German Chancellor Angela Merkel discussed women’s rights and other top priorities with Saudi Arabia’s King Salman during a two-day visit to the Gulf country.
The German leader was in the region to talk about the refugee crisis and economic relations between the two countries after Brexit. During the trip, she met with the Saudi king, crown princes, and Saudi businesswomen.
This was Merkel’s first visit to Saudi Arabia in seven years and as an important world leader, her statements and actions are worth analyzing. Merkel she felt there had been “significant changes in the role of women” since 2010, but that much more needs to be done, according to the Associated Press. She reportedly raised the issue of women’s rights with Saudi leaders.
“I have the impression that the country is in a phase of change and that a lot more is possible now than some years ago, but it’s still a long way away from having achieved what we would understand as equality,” Merkel told German journalists after meetings in Jiddah.
Multiple news outlets noted in their headlines that Merkel chose not to wear a headscarf during the meetings. The Independent wrote that Merkel, like Britain’s Prime Minister Theresa May, who has also recently visited Saudi Arabia, “eschewed the strict dress code for women.” The Telegraph wrote that Merkel “took a stand against the Saudi regime” by refusing to cover her hair. The Mirror wrote that Merkel snubbed the country’s dress code.
However, as a foreign politician visiting the country, Merkel didn’t violate the country’s laws by not wearing the scarf. According to Asma Uddin, director of strategy for the Center for Islam and Religious Freedom, Saudi Arabia’s dress code is technically unenforceable against foreigners. Other high profile visitors, including former first ladies Michelle Obama, Hillary Clinton, and Britain’s prime minister Theresa May, have also chosen not to cover their hair while visiting Saudi Arabia in the past.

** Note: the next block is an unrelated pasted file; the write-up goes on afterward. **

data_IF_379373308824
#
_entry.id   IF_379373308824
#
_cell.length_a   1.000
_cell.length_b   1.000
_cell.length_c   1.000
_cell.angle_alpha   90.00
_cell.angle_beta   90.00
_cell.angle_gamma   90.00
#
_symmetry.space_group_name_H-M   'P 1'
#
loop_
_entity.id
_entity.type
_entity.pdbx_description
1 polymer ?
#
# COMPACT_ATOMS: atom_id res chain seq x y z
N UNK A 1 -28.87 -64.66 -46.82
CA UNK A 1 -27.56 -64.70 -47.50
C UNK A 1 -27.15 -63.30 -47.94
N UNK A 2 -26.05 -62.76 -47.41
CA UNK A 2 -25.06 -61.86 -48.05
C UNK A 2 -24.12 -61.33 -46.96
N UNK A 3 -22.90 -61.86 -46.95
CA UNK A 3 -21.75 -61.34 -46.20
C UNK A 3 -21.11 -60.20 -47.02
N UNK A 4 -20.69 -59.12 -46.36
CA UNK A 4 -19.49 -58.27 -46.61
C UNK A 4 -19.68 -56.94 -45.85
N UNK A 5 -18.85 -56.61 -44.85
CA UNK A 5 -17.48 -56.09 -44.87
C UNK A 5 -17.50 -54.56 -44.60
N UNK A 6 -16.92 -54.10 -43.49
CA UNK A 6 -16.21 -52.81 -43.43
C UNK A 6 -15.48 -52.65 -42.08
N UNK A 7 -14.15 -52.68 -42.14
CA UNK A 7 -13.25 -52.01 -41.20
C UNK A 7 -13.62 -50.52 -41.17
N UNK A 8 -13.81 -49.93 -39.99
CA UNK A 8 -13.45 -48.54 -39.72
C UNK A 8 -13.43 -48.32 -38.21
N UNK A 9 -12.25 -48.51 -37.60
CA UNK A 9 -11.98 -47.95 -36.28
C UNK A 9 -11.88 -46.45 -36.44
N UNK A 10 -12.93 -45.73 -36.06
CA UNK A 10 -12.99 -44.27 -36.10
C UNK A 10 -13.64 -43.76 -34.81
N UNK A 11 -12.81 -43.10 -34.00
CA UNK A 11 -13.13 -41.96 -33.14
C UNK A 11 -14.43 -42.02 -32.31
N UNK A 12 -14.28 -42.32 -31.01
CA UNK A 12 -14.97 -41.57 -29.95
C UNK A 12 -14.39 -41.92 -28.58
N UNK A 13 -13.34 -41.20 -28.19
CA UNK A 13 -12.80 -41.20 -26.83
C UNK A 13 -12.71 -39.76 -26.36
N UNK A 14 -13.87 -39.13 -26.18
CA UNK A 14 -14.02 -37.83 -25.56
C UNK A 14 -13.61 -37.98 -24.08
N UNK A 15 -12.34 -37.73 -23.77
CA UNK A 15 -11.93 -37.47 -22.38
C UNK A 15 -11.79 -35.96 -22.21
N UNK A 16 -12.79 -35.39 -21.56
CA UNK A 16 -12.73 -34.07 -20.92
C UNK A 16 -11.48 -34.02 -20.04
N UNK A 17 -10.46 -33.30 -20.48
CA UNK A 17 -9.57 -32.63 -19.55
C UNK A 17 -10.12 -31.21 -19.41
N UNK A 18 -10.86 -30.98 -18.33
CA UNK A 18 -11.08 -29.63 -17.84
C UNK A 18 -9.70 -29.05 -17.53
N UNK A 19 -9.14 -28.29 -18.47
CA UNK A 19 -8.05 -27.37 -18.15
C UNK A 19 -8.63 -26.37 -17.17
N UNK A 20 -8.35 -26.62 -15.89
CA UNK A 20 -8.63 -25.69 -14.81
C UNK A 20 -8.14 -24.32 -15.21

Under the country’s guardianship system, Saudi Arabian often women need the approval of a male guardian before traveling abroad, marrying and accessing health care. Saudi women are also banned from driving.
The World Economic Forum ranked Saudi Arabia 141 out of 144 countries in its 2016 Global Gender Gap report. The report measured women’s economic participation and opportunity, educational attainment, and political empowerment, among other factors.
But Saudi women have been advocating for change. Earlier this month, Saudi women filmed themselves walking and biking down public streets without men, in a show of defiance against the guardianship system.
Sheikha Aldosary, a journalist and media commentator who specializes in Saudi affairs and women’s rights, told HuffPost that many high profile Saudi businesswomen and public figures haven’t worn the headscarf for years.
Aldosary said the problem with praising Merkel and other Western women who visit the country without wearing the scarf is that it portrays the visitors as “heroines” who are saving or setting examples for “oppressed” Saudi women. It also discounts the experiences of Saudi women who actually choose to wear abayas and headscarfs.